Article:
There are better ways of handling this. It wasn’t that long ago that the processing of even greater numbers of asylum seekers was going relatively smoothly, with short wait times to get in, and applicants showing up for their asylum hearings when the time came. Trump lies about this incessantly, but the system was working pretty well by the end of the Obama administration. Not perfectly, to be sure. But pretty well. Better, certainly, than this.

The immigration problem is, in short, largely a fiction invented by Trump to rile up his base and serve his political needs. In the process, he’s created a real crisis – a humanitarian one, arising from the mistreatment of asylum-seekers.

The Proposed Wall: What, exactly, would Trump’s wall look like, where would it run, and how much would it cost? Say, those are good questions! As a start, a set of eight prototype wall sections was quite famously put on display just outside of San Diego last year, and apparently they’ve undergone some testing and evaluation, though I can’t find anything about a formal selection being made. They all look tall and forbidding, with some uglier than others:

Fine, but is the proposal really to lay sections like this across the entire 2,000 mile-long border, over hill, dale, empty scrubland, rocky highlands, and even down the banks of over 1,000 miles of the Rio Grande? Yes, sort of, but plans might have to change once they got going. There might have to be a mixture of approaches, and in fact there already are – the border is already protected by hundreds of miles of fences, erected where appropriate, and it was pictures of those fences that Trump attached to the tweet copied above.

This is what you’ll see on the border south of San Diego, for example:

To date, the U.S. has already spent about 6 billion on such fencing. However, the barrier isn’t continuous, and not as robust as it could be, if all the stops were pulled out. If we imagine Trump’s wall being erected exactly as he envisions it, we’d see something more forbidding, about like this:

Presumably, the parts that skirt the Rio Grande would be placed on the US side, since Mexico actually has jurisdiction over half of the river. America might then be effectively ceding its own jurisdiction over the other half. I confess I’m not clear on how that would work.

Is this even possible? Technically yes, probably. I found a good third party professional engineering analysis on YouTube:

A lot of ranchers and other landowners vehemently oppose it, and it would likely create a great many arbitrary geographical oddities as it cut across previously open country, and probably affect wildlife too, but it could be done.

But what would it cost? Aye, there’s the rub, but not so big a rub. Reasonable estimates range from 15-25 billion dollars, so you have to figure 35 billion when all’s said and done – a lot of money, yes, but easily within America’s means. Remember, they spend 700 billion a year on the Department of Defence, and similar sums on both Medicaid and Social Security. Sometimes it’s hard to wrap your mind around the vastness of America’s resources. They could build half a dozen Trumpian Walls and barely break a sweat.

It’s neither money nor technical hurdles that make the wall unlikely. It’s the sheer, witless lack of any real rationale for it.

How’s it going so far? No matter what Trump says, not so much as a foot of the new wall has been constructed, and not so much as a buck has been allocated to get the project going. The $1.6 billion figure that Trump likes to throw around, often in multiples of two or three, was set aside for repair and refurbishment of the existing fencing. This is why Donald is getting so stroppy. His signature campaign promise is going nowhere.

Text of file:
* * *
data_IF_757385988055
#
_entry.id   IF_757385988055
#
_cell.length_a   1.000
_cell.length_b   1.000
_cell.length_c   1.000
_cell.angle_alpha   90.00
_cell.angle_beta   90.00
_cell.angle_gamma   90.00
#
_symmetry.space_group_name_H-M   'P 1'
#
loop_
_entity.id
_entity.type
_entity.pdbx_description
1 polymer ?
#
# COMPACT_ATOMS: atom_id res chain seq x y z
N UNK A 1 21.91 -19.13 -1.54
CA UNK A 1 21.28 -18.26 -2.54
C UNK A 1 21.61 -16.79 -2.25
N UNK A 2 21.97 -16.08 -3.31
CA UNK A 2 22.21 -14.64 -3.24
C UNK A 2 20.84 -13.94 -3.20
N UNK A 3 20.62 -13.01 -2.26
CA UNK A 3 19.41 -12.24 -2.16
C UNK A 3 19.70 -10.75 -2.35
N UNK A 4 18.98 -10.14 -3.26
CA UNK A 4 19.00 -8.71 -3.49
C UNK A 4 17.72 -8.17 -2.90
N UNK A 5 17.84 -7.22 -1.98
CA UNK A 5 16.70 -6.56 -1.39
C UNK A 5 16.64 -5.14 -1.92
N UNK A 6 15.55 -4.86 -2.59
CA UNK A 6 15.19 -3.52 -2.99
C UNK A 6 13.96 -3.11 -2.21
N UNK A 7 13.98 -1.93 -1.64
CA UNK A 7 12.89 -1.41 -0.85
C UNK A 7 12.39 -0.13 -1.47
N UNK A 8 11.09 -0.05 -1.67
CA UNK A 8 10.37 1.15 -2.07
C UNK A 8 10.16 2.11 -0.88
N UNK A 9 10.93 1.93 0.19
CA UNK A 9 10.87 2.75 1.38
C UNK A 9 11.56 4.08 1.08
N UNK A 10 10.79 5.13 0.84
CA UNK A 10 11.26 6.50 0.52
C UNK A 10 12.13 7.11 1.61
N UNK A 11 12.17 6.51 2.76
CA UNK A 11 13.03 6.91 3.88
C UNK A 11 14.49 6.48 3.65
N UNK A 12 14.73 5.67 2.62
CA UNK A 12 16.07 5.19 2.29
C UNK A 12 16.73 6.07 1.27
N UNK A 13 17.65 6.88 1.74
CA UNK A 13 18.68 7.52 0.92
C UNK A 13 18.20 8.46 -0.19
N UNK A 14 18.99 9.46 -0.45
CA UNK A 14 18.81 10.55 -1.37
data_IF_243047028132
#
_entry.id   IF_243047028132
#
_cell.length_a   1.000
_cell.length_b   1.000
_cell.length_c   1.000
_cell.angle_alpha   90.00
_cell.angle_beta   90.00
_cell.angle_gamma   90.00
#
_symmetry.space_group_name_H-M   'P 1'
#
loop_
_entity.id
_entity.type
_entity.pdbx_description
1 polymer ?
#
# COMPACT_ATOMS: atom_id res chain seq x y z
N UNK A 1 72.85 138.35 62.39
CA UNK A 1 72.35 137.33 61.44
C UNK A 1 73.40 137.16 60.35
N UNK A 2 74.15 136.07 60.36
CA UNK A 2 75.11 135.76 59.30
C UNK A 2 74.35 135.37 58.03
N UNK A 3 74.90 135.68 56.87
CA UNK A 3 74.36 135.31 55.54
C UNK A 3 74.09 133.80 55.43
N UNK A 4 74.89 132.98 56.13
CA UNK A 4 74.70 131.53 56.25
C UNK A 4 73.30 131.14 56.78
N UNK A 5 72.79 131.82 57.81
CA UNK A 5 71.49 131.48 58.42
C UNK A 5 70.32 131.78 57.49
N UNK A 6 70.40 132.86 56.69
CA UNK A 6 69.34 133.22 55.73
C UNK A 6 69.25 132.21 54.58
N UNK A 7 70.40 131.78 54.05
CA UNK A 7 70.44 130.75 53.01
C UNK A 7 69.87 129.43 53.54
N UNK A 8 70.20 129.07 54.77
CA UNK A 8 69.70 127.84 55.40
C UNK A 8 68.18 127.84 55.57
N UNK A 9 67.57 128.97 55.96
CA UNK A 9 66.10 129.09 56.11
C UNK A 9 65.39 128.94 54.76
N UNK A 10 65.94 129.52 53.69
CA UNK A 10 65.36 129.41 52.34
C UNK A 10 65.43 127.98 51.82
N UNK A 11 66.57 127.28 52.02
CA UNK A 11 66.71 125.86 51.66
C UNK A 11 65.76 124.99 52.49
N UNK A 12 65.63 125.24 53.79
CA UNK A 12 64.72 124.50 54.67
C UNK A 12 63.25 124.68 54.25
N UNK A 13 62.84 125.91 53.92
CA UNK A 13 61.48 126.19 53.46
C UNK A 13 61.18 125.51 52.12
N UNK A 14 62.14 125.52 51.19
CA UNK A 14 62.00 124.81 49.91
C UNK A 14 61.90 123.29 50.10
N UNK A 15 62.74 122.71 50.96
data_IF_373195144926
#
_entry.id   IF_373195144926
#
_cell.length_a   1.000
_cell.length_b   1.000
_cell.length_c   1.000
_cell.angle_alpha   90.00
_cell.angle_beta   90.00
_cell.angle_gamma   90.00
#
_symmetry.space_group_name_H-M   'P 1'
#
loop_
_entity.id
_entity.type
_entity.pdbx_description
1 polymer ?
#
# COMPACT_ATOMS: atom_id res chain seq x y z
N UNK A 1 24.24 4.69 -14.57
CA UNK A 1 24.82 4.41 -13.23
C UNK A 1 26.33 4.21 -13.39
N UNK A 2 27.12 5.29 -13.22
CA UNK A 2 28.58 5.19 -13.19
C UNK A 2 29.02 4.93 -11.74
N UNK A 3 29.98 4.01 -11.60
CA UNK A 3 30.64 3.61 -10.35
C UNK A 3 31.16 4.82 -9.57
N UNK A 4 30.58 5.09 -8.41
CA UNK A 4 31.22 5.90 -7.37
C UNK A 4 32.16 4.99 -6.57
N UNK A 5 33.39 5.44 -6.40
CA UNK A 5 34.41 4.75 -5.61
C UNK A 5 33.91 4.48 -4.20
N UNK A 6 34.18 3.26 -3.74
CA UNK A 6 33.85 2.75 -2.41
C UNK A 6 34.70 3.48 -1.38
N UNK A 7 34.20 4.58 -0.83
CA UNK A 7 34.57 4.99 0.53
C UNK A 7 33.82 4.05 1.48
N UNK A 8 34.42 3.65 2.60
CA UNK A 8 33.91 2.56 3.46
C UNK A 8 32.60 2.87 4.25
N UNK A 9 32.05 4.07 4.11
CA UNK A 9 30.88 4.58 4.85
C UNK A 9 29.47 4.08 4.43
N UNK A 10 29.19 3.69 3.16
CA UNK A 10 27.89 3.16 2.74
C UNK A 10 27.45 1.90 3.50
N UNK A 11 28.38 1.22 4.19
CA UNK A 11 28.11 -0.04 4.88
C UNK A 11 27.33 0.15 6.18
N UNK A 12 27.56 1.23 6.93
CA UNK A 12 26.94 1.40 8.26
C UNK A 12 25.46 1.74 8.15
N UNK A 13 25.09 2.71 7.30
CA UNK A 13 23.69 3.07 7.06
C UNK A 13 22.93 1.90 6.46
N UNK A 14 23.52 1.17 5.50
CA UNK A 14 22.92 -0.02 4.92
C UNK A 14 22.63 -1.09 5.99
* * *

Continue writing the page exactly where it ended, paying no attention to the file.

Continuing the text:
It wouldn’t be surprising if Congress throws Trump some sort of bone to quell his veto threats, perhaps in the form of more repairs to existing fences, or more border patrol agents, but it remains to be seen whether the Democrats in the House and Senate will allow any work to begin on the wall proper. In the past, they’ve indicated they might be prepared to trade wall funding for progress on the DACA front, but one wonders if they’re any longer in the mood to play into Trump’s false border crisis narrative. There simply is no need for the Trump Wall, none at all, and it’s likely that in just a few years people will look back upon the hard facts of our present situation and wonder what all the hysteria was about.

Behind all of it, sadly, is a simple truth that goes unspoken, despite having been proved, time and again: hundreds of thousands of strong young people with the will to walk thousands of miles for the prospect of a better life in your country are not a problem. They’re a golden opportunity. They don’t bring gangs, crime, drugs and dread disease with them. They bring guts, and energy, and a steadfast determination to succeed. The overwhelming majority will contribute great things to American life and the American economy, given half a chance, because America thrives on diversity, and the economy isn’t the zero-sum game that demagogues like Trump make it out to be. When they arrive, and start doing the shitty jobs that Americans won’t do, they create economic demand for food, housing, consumer goods, and all manner of economic commodities. Economic demand creates jobs. Given a chance to work legally, they also pay taxes. They commit very little crime, significantly less than other Americans do, and they raise lots of kids to become full-fledged, English-speaking, Pledge of Allegiance-taking, Flag-waving, military-serving, hard working Americans. That’s not just heartening. It’s one of the ways you remain a superpower, something Americans used to understand. The formula is simple: in times of humanitarian crisis abroad, you seize the opportunity to skim off the very cream of foreign populations and make them your own. It isn’t altruism. It’s pure self-interest. Sometimes, it’s a geopolitical master stroke.

Anybody who doubts this should look into what became of the Vietnamese Boat People, whose mass arrival on U.S. shores, beginning in the late 1970s, was greeted with similar dismay and hostility.

It’s a lazy cliché, no doubt, to bring this up, but it’s also powerfully true, and ought to be moving to true flag-waving patriots: the poem at the base of the statue says “Give me your tired, your hungry, your huddled masses longing to breathe free”. Well there they stand, pressed up against the fence at Tijuana. Trump’s policy, which amounts to nothing more than telling them all to drop dead, isn’t just cruel, and isn’t just a betrayal of everything America still pretends to stand for. It’s a waste of the world’s most precious resource, a gold mine just sitting there for the taking. I wish somebody among the politicians who oppose Trump would start saying so to the American people.